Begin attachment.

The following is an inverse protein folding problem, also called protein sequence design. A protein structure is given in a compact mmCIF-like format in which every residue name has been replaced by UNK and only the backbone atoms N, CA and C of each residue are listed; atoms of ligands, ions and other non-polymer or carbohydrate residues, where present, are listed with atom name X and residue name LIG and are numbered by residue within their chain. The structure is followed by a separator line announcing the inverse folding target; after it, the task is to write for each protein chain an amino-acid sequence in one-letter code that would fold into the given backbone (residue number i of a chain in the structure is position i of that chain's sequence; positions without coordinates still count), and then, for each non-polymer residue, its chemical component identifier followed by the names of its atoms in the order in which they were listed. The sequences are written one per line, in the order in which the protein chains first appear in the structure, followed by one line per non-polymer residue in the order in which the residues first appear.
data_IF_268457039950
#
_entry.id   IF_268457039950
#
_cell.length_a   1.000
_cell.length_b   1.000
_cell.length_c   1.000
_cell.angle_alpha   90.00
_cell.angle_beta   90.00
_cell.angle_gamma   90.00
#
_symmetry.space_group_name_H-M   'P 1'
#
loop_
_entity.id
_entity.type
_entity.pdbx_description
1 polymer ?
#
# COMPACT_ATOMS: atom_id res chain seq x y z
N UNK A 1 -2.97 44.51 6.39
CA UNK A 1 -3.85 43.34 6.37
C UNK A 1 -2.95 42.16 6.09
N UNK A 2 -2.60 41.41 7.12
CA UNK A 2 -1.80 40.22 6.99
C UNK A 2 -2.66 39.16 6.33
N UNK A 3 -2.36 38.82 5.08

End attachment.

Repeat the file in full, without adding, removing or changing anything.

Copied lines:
The following is an inverse protein folding problem, also called protein sequence design. A protein structure is given in a compact mmCIF-like format in which every residue name has been replaced by UNK and only the backbone atoms N, CA and C of each residue are listed; atoms of ligands, ions and other non-polymer or carbohydrate residues, where present, are listed with atom name X and residue name LIG and are numbered by residue within their chain. The structure is followed by a separator line announcing the inverse folding target; after it, the task is to write for each protein chain an amino-acid sequence in one-letter code that would fold into the given backbone (residue number i of a chain in the structure is position i of that chain's sequence; positions without coordinates still count), and then, for each non-polymer residue, its chemical component identifier followed by the names of its atoms in the order in which they were listed. The sequences are written one per line, in the order in which the protein chains first appear in the structure, followed by one line per non-polymer residue in the order in which the residues first appear.
data_IF_268457039950
#
_entry.id   IF_268457039950
#
_cell.length_a   1.000
_cell.length_b   1.000
_cell.length_c   1.000
_cell.angle_alpha   90.00
_cell.angle_beta   90.00
_cell.angle_gamma   90.00
#
_symmetry.space_group_name_H-M   'P 1'
#
loop_
_entity.id
_entity.type
_entity.pdbx_description
1 polymer ?
#
# COMPACT_ATOMS: atom_id res chain seq x y z
N UNK A 1 -2.97 44.51 6.39
CA UNK A 1 -3.85 43.34 6.37
C UNK A 1 -2.95 42.16 6.09
N UNK A 2 -2.60 41.41 7.12
CA UNK A 2 -1.80 40.22 6.99
C UNK A 2 -2.66 39.16 6.33
N UNK A 3 -2.36 38.82 5.08